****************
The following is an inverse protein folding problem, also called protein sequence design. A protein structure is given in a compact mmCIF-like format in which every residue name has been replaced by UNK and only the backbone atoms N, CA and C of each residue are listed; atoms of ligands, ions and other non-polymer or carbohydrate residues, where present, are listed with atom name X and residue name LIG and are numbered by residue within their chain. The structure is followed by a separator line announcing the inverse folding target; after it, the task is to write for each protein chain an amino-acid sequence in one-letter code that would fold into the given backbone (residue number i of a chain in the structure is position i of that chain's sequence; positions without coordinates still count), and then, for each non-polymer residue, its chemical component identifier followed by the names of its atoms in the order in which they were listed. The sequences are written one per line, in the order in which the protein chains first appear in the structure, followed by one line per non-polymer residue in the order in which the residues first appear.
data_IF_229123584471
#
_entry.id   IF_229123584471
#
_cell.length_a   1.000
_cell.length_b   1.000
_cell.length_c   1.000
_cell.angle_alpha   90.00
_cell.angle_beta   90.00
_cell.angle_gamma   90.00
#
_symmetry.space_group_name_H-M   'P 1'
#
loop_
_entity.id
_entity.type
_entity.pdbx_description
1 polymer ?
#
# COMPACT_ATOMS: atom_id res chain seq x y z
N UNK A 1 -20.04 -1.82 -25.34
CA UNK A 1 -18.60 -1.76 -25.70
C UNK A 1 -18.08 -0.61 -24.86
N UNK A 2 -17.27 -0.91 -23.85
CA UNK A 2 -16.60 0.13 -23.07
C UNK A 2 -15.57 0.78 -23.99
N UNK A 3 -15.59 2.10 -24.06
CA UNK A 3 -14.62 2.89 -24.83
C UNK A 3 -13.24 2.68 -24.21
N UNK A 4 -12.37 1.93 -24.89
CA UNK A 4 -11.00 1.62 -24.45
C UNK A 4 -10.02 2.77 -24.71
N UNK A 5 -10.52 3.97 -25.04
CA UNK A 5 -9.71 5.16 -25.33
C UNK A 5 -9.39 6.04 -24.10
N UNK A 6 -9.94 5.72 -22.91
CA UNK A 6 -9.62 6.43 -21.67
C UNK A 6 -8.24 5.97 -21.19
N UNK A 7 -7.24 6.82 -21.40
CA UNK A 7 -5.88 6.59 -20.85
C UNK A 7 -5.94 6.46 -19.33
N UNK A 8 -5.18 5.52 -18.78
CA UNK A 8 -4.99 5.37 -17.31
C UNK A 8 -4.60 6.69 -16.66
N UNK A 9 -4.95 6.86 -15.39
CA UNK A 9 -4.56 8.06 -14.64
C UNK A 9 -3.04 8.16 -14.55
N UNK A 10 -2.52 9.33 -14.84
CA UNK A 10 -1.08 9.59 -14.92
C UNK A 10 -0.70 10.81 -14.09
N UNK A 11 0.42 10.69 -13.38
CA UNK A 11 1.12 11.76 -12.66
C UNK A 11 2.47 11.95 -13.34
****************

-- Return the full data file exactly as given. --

The following is an inverse protein folding problem, also called protein sequence design. A protein structure is given in a compact mmCIF-like format in which every residue name has been replaced by UNK and only the backbone atoms N, CA and C of each residue are listed; atoms of ligands, ions and other non-polymer or carbohydrate residues, where present, are listed with atom name X and residue name LIG and are numbered by residue within their chain. The structure is followed by a separator line announcing the inverse folding target; after it, the task is to write for each protein chain an amino-acid sequence in one-letter code that would fold into the given backbone (residue number i of a chain in the structure is position i of that chain's sequence; positions without coordinates still count), and then, for each non-polymer residue, its chemical component identifier followed by the names of its atoms in the order in which they were listed. The sequences are written one per line, in the order in which the protein chains first appear in the structure, followed by one line per non-polymer residue in the order in which the residues first appear.
data_IF_229123584471
#
_entry.id   IF_229123584471
#
_cell.length_a   1.000
_cell.length_b   1.000
_cell.length_c   1.000
_cell.angle_alpha   90.00
_cell.angle_beta   90.00
_cell.angle_gamma   90.00
#
_symmetry.space_group_name_H-M   'P 1'
#
loop_
_entity.id
_entity.type
_entity.pdbx_description
1 polymer ?
#
# COMPACT_ATOMS: atom_id res chain seq x y z
N UNK A 1 -20.04 -1.82 -25.34
CA UNK A 1 -18.60 -1.76 -25.70
C UNK A 1 -18.08 -0.61 -24.86
N UNK A 2 -17.27 -0.91 -23.85
CA UNK A 2 -16.60 0.13 -23.07
C UNK A 2 -15.57 0.78 -23.99
N UNK A 3 -15.59 2.10 -24.06
CA UNK A 3 -14.62 2.89 -24.83
C UNK A 3 -13.24 2.68 -24.21
N UNK A 4 -12.37 1.93 -24.89
CA UNK A 4 -11.00 1.62 -24.45
C UNK A 4 -10.02 2.77 -24.71
N UNK A 5 -10.52 3.97 -25.04
CA UNK A 5 -9.71 5.16 -25.33
C UNK A 5 -9.39 6.04 -24.10
N UNK A 6 -9.94 5.72 -22.91
CA UNK A 6 -9.62 6.43 -21.67
C UNK A 6 -8.24 5.97 -21.19
N UNK A 7 -7.24 6.82 -21.40
CA UNK A 7 -5.88 6.59 -20.85
C UNK A 7 -5.94 6.46 -19.33
N UNK A 8 -5.18 5.52 -18.78
CA UNK A 8 -4.99 5.37 -17.31
C UNK A 8 -4.60 6.69 -16.66
N UNK A 9 -4.95 6.86 -15.39
CA UNK A 9 -4.56 8.06 -14.64
C UNK A 9 -3.04 8.16 -14.55
N UNK A 10 -2.52 9.33 -14.84
CA UNK A 10 -1.08 9.59 -14.92
C UNK A 10 -0.70 10.81 -14.09
N UNK A 11 0.42 10.69 -13.38
CA UNK A 11 1.12 11.76 -12.66
C UNK A 11 2.47 11.95 -13.34